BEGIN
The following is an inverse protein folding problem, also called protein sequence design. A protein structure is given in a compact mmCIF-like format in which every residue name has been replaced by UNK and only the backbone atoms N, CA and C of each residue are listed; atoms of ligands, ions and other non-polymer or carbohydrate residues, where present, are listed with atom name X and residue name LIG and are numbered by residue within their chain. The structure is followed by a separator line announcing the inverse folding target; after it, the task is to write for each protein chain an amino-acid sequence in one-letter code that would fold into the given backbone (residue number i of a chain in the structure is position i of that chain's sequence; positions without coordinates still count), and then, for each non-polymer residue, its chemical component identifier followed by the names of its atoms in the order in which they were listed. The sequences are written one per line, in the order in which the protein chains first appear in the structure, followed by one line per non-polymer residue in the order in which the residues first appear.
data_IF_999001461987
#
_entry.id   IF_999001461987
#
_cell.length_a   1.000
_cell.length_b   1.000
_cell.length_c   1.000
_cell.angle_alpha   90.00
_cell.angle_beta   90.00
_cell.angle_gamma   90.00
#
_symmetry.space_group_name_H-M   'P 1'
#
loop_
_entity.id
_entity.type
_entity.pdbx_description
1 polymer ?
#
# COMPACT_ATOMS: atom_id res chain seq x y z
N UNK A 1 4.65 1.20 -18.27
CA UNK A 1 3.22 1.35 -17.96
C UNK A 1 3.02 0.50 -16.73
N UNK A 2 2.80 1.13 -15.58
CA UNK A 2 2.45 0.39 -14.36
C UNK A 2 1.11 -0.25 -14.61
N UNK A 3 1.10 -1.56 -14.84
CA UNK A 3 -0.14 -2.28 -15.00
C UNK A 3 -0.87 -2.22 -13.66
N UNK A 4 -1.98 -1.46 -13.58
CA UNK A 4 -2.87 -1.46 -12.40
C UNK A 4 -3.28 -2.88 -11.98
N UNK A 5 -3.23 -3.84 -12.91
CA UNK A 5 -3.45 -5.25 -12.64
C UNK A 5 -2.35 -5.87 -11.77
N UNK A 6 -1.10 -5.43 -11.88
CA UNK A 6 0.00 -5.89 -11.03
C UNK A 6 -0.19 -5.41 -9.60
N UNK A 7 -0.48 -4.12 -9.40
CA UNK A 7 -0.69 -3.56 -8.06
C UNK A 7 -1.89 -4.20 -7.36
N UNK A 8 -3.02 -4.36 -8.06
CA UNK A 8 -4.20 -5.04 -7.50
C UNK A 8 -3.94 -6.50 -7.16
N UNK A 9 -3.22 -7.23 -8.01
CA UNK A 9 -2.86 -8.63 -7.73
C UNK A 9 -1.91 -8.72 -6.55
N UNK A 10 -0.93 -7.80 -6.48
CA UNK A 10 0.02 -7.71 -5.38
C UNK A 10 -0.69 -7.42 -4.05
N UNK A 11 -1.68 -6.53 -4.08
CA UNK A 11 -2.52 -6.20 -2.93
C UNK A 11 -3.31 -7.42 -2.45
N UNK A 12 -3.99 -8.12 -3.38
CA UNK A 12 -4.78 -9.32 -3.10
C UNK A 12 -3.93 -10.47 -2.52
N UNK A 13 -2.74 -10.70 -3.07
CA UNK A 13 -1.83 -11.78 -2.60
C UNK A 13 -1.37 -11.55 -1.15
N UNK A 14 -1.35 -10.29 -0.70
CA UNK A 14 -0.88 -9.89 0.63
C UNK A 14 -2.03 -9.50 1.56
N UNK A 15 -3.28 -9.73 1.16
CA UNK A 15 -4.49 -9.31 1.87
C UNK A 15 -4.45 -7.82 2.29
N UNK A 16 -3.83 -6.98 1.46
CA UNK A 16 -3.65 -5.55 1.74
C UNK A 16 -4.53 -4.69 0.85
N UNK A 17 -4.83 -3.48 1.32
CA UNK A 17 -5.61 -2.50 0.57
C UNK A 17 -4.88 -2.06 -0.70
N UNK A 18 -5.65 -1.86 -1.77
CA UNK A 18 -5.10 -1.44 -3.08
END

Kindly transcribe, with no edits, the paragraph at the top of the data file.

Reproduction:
The following is an inverse protein folding problem, also called protein sequence design. A protein structure is given in a compact mmCIF-like format in which every residue name has been replaced by UNK and only the backbone atoms N, CA and C of each residue are listed; atoms of ligands, ions and other non-polymer or carbohydrate residues, where present, are listed with atom name X and residue name LIG and are numbered by residue within their chain. The structure is followed by a separator line announcing the inverse folding target; after it, the task is to write for each protein chain an amino-acid sequence in one-letter code that would fold into the given backbone (residue number i of a chain in the structure is position i of that chain's sequence; positions without coordinates still count), and then, for each non-polymer residue, its chemical component identifier followed by the names of its atoms in the order in which they were listed. The sequences are written one per line, in the order in which the protein chains first appear in the structure, followed by one line per non-polymer residue in the order in which the residues first appear.